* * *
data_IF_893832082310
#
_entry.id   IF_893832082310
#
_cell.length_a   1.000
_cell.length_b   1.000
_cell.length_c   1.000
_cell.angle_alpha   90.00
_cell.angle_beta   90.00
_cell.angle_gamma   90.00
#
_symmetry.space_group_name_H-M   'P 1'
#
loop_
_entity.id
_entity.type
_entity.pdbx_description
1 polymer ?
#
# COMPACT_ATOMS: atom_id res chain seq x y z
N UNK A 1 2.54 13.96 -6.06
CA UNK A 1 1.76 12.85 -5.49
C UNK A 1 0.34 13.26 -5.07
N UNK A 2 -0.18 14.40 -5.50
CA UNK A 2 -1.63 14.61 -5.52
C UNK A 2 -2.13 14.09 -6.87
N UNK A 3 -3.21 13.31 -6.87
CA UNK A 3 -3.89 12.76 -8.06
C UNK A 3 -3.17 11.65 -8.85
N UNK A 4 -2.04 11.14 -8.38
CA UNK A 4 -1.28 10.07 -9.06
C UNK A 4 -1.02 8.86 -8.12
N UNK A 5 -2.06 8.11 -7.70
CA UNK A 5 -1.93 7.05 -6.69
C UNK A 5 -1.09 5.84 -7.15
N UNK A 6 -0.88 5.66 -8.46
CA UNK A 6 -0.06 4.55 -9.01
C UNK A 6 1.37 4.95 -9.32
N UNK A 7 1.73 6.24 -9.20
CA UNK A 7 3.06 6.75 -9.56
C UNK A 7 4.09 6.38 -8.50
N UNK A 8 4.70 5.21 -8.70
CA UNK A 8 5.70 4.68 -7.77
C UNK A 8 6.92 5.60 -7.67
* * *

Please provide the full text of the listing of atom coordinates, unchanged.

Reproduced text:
data_IF_893832082310
#
_entry.id   IF_893832082310
#
_cell.length_a   1.000
_cell.length_b   1.000
_cell.length_c   1.000
_cell.angle_alpha   90.00
_cell.angle_beta   90.00
_cell.angle_gamma   90.00
#
_symmetry.space_group_name_H-M   'P 1'
#
loop_
_entity.id
_entity.type
_entity.pdbx_description
1 polymer ?
#
# COMPACT_ATOMS: atom_id res chain seq x y z
N UNK A 1 2.54 13.96 -6.06
CA UNK A 1 1.76 12.85 -5.49
C UNK A 1 0.34 13.26 -5.07
N UNK A 2 -0.18 14.40 -5.50
CA UNK A 2 -1.63 14.61 -5.52
C UNK A 2 -2.13 14.09 -6.87
N UNK A 3 -3.21 13.31 -6.87
CA UNK A 3 -3.89 12.76 -8.06
C UNK A 3 -3.17 11.65 -8.85
N UNK A 4 -2.04 11.14 -8.38
CA UNK A 4 -1.28 10.07 -9.06
C UNK A 4 -1.02 8.86 -8.12
N UNK A 5 -2.06 8.11 -7.70
CA UNK A 5 -1.93 7.05 -6.69
C UNK A 5 -1.09 5.84 -7.15
N UNK A 6 -0.88 5.66 -8.46
CA UNK A 6 -0.06 4.55 -9.01
C UNK A 6 1.37 4.95 -9.32
N UNK A 7 1.73 6.24 -9.20
CA UNK A 7 3.06 6.75 -9.56
C UNK A 7 4.09 6.38 -8.50
N UNK A 8 4.70 5.21 -8.70
CA UNK A 8 5.70 4.68 -7.77
C UNK A 8 6.92 5.60 -7.67